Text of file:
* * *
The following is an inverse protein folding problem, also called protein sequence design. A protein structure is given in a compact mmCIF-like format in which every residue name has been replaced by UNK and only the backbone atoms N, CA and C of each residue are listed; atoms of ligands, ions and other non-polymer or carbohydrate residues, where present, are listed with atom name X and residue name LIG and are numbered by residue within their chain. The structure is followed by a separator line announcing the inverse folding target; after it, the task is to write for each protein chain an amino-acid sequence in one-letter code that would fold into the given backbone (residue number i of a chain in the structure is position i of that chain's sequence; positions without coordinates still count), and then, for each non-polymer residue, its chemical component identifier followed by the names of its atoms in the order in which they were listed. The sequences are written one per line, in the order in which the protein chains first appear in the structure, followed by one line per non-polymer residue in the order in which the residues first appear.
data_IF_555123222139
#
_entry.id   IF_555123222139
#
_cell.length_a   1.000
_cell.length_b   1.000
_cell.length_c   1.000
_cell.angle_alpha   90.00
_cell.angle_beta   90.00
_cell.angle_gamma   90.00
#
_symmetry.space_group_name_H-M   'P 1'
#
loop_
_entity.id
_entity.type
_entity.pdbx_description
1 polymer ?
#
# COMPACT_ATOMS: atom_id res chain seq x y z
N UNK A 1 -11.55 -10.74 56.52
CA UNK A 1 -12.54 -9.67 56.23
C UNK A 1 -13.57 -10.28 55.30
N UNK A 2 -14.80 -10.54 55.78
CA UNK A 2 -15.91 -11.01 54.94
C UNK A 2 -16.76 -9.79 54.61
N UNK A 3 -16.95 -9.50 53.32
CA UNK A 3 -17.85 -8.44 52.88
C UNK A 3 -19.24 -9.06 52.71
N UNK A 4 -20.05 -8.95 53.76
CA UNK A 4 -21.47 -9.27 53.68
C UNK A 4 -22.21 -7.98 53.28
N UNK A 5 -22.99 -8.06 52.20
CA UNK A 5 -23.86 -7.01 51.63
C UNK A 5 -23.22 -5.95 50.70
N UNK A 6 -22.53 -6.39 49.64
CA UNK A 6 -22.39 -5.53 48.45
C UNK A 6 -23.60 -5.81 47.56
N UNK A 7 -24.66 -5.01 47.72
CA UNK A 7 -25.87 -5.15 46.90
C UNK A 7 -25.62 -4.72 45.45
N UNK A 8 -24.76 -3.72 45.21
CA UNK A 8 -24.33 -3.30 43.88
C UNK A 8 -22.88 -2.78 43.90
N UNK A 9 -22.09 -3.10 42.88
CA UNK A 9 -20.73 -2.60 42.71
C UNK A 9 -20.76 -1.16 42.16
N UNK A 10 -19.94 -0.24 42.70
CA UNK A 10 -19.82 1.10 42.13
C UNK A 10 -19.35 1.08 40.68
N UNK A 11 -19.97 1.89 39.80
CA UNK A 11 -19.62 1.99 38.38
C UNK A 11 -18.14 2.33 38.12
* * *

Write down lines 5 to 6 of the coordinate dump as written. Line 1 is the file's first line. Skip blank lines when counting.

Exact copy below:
#
_cell.length_a   1.000